Yet, Thailand has never philatelically honored the United States of America — it’s longest-held diplomatic trading partner if you measure the birth of the nation as the beginning of the ongoing Rattanakosin Kingdom (อาณาจักรรัตนโกสินทร์,) which was founded in 1782. Perhaps the bosses at Thailand Post have forgotten that nearly every paved road and airport in the vast northeast region known as Isaan was not only designed but also constructed by U.S. Army manpower. The two countries have fought shoulder-to-shoulder in every major conflict since World War II, and even redefined their partnership to meet modern global challenges like terrorism and transnational crime.

I was reminded the other day that 2018 is the 200th year of friendship between Thailand and the U.S. This reminded didn’t arrive via a U.S. Embassy Resident Alert or mention on the media, or, as I would hope, by the announcement of a pending stamp issue. No, I made a rare visit to the local McDonald’s (sometimes you just NEED a Big Mac) and, as I finished my fries and moved the carton in order to attack the burger the message loomed large as life on the tray-liner!

Come on, Thailand Post! If a fast-food establishment — albeit such a sheer symbol of Westerness throughout the world — feels it is worthwhile to remind its customers that Thailand and the United States has been friends for 200 years, why can’t we have a nice stamp to commemorate that fact? Even North Korea has regularly portrayed its relations with the U.S. on stamps, although they aren’t exactly promoting anything remotely friendly or diplomatic..

North Korean anti-U.S.A. stamps issued June 25, 2017.

The first recorded contact between Thailand (then known as Siam) and the United States came in 1818, when an American ship captain visited the country, bearing a letter from U.S. President James Monroe. Chang and Eng Bunker immigrated to the U.S. in the early 1830s. In 1832, President Andrew Jackson sent his envoy Edmund Roberts in the U.S. sloop-of-war Peacock, to the courts of Cochin-China, Siam and Muscat. Roberts concluded a Treaty of Amity and Commerce on March 20, 1833, with the Chao-Phraya Phra Klang representing King Phra Nang Klao; ratifications were exchanged April 14, 1836, and the Treaty was proclaimed on June 24, 1837. The Treaty of 1833 was the United States’ first treaty with a country in Asia, making Thailand truly America’s oldest friend in the region.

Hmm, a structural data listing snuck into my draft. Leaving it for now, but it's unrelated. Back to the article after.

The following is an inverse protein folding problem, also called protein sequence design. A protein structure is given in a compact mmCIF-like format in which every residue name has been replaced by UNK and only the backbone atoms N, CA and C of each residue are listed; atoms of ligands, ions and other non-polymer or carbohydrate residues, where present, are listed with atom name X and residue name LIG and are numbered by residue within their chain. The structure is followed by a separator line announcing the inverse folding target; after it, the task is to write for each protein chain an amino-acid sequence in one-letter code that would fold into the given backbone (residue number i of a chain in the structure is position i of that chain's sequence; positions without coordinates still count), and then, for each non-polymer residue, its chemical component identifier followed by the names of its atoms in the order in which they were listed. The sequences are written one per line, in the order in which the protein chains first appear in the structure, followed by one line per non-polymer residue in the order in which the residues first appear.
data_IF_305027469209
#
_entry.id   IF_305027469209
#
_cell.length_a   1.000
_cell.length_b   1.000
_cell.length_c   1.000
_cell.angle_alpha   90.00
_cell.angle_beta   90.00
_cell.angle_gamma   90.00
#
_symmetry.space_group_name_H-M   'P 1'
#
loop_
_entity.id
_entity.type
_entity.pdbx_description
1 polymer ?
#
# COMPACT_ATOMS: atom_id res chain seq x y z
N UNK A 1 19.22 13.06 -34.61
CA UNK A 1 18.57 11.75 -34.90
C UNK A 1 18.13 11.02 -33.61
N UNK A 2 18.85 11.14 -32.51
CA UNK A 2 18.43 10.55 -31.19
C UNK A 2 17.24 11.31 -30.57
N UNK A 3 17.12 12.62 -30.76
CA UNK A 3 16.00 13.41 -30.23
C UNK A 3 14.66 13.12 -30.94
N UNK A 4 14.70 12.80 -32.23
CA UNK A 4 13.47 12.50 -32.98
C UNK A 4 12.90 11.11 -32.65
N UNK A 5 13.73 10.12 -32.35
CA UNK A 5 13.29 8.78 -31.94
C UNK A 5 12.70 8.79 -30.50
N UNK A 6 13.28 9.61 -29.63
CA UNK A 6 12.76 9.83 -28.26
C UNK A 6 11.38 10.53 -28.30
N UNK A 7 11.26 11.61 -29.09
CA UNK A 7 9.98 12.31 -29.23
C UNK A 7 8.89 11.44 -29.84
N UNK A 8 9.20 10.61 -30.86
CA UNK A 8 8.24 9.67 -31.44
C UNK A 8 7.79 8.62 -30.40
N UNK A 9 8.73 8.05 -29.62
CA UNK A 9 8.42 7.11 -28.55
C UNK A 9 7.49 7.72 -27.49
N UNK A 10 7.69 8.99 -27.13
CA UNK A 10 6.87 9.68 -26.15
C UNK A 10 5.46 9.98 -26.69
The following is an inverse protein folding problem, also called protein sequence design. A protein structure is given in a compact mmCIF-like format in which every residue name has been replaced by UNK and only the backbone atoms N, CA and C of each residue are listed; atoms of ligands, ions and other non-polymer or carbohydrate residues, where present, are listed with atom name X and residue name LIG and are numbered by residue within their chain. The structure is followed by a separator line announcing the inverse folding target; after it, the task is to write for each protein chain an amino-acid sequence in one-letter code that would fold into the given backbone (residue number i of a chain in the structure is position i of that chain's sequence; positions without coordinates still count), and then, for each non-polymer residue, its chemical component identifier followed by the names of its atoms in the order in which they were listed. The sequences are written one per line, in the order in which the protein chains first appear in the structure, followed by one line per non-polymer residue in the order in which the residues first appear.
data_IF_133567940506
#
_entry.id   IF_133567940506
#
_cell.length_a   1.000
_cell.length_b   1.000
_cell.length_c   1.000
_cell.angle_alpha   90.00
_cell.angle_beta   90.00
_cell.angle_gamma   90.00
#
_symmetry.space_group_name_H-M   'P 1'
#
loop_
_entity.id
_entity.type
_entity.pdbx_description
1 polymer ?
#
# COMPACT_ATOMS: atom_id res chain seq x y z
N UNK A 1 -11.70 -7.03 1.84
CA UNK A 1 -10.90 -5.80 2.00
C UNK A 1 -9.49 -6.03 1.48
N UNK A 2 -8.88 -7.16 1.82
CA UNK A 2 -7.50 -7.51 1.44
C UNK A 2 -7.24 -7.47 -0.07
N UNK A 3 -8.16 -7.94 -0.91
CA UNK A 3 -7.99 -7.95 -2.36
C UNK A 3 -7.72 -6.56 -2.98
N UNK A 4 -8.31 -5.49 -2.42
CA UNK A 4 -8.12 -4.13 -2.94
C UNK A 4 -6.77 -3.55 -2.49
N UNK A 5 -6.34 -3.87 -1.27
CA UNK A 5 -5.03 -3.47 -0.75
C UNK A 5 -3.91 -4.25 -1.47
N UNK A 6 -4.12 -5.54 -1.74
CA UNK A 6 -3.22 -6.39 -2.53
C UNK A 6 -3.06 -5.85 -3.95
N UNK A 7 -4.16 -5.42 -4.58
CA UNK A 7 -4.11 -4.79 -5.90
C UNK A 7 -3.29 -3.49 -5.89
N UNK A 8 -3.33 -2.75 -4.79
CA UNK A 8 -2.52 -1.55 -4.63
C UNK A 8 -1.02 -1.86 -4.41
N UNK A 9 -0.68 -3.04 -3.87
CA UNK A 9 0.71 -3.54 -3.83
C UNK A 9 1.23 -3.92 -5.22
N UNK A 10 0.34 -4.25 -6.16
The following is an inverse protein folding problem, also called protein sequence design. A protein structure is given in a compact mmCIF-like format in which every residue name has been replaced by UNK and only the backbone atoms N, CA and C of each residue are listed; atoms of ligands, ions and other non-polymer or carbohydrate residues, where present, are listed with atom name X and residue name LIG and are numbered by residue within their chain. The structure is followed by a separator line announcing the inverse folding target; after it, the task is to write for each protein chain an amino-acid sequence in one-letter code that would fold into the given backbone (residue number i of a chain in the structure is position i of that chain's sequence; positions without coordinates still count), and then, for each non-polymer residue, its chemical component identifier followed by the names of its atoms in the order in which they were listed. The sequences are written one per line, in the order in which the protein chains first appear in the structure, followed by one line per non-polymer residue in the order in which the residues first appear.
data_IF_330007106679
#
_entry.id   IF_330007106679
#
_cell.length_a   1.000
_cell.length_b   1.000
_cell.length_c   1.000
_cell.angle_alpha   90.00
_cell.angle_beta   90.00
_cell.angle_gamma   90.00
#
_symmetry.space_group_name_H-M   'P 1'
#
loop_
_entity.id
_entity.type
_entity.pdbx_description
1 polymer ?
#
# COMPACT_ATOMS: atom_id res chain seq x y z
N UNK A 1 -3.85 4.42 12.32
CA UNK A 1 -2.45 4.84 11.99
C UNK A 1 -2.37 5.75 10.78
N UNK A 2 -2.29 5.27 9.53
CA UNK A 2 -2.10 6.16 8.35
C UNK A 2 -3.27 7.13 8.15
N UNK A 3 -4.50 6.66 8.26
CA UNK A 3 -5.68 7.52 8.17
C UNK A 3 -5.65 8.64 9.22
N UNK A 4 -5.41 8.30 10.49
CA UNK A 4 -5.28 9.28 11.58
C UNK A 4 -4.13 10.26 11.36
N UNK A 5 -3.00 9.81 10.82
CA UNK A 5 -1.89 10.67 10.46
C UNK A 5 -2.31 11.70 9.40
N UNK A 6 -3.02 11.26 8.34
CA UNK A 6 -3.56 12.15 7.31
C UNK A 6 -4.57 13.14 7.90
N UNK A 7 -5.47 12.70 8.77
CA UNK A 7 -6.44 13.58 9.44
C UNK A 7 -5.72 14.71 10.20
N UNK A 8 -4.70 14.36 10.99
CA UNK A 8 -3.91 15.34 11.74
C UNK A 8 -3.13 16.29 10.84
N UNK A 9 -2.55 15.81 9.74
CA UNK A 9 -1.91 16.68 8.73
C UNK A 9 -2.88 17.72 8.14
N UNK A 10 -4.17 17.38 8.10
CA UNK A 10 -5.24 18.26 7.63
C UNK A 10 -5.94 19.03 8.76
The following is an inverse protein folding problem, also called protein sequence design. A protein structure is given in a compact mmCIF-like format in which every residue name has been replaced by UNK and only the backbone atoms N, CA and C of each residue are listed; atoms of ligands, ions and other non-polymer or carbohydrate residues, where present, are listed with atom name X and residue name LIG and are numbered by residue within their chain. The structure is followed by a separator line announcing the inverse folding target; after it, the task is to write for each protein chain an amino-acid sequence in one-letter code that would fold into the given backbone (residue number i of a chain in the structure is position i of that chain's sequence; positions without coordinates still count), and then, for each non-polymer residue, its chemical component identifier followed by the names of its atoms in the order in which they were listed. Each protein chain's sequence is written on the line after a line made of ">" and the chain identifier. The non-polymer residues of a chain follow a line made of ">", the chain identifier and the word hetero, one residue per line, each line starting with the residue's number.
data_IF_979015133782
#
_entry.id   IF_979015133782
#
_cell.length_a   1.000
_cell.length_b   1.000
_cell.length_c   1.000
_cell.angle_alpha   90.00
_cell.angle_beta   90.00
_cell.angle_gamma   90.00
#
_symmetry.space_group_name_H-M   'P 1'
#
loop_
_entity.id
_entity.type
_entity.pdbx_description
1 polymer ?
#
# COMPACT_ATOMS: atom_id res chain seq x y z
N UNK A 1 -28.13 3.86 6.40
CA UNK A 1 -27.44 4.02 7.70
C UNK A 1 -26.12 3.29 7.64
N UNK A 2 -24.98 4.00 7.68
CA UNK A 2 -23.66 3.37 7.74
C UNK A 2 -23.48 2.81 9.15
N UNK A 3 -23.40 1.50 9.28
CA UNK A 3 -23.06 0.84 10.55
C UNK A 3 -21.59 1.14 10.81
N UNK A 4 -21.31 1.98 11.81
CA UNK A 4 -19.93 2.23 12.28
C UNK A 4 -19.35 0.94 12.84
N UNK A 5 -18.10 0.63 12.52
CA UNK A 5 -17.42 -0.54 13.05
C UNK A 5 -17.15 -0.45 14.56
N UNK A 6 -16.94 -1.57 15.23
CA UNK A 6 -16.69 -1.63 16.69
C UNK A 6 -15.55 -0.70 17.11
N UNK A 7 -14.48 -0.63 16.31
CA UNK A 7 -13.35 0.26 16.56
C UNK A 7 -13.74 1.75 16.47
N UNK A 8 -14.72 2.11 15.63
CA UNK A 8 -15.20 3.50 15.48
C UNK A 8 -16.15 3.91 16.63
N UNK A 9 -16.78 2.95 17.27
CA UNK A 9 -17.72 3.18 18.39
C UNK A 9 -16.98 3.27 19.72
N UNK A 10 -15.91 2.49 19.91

On the occasion of the 150th anniversary of the Treaty, it was revealed that President Andrew Jackson had given the king (later known as Rama III) a gold sword with a design of an elephant and an eagle chased on a gold handle. The king had also been presented a proof set of United States coins, which included the “King of Siam” 1804 dollar struck in 1834. The set, minus a Jackson gold medal, was purchased for a record price of U.S. $8.5 million by Steven L. Contursi, President of Rare Coin Wholesalers of Irvine, California on November 1, 2005. The set had been sold by Goldberg Coins & Collectibles of Beverly Hills, California, on behalf of an anonymous owner described as “a West Coast business executive,” who purchased it for over U.S. $4 million four years before.